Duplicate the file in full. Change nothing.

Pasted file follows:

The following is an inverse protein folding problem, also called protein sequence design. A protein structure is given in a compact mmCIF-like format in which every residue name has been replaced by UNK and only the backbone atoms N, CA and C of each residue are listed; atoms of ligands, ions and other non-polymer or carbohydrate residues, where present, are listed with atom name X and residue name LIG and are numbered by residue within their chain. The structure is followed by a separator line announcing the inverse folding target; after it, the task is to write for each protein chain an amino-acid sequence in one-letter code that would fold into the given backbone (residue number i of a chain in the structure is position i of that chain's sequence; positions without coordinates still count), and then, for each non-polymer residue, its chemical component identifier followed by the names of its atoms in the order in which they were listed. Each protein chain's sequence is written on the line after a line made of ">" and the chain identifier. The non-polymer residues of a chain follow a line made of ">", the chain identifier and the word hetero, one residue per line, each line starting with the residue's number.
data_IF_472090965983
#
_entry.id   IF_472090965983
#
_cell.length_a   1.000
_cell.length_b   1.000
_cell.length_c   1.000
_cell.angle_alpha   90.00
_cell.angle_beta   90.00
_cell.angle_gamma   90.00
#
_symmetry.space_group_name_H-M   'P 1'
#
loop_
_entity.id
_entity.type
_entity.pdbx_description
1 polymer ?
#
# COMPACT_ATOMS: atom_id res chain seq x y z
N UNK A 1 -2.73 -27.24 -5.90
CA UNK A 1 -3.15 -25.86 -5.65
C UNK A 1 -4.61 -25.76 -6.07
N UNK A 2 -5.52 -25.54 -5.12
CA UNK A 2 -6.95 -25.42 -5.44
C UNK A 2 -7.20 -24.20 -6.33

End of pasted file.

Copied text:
The following is an inverse protein folding problem, also called protein sequence design. A protein structure is given in a compact mmCIF-like format in which every residue name has been replaced by UNK and only the backbone atoms N, CA and C of each residue are listed; atoms of ligands, ions and other non-polymer or carbohydrate residues, where present, are listed with atom name X and residue name LIG and are numbered by residue within their chain. The structure is followed by a separator line announcing the inverse folding target; after it, the task is to write for each protein chain an amino-acid sequence in one-letter code that would fold into the given backbone (residue number i of a chain in the structure is position i of that chain's sequence; positions without coordinates still count), and then, for each non-polymer residue, its chemical component identifier followed by the names of its atoms in the order in which they were listed. Each protein chain's sequence is written on the line after a line made of ">" and the chain identifier. The non-polymer residues of a chain follow a line made of ">", the chain identifier and the word hetero, one residue per line, each line starting with the residue's number.
data_IF_472090965983
#
_entry.id   IF_472090965983
#
_cell.length_a   1.000
_cell.length_b   1.000
_cell.length_c   1.000
_cell.angle_alpha   90.00
_cell.angle_beta   90.00
_cell.angle_gamma   90.00
#
_symmetry.space_group_name_H-M   'P 1'
#
loop_
_entity.id
_entity.type
_entity.pdbx_description
1 polymer ?
#
# COMPACT_ATOMS: atom_id res chain seq x y z
N UNK A 1 -2.73 -27.24 -5.90
CA UNK A 1 -3.15 -25.86 -5.65
C UNK A 1 -4.61 -25.76 -6.07
N UNK A 2 -5.52 -25.54 -5.12
CA UNK A 2 -6.95 -25.42 -5.44
C UNK A 2 -7.20 -24.20 -6.33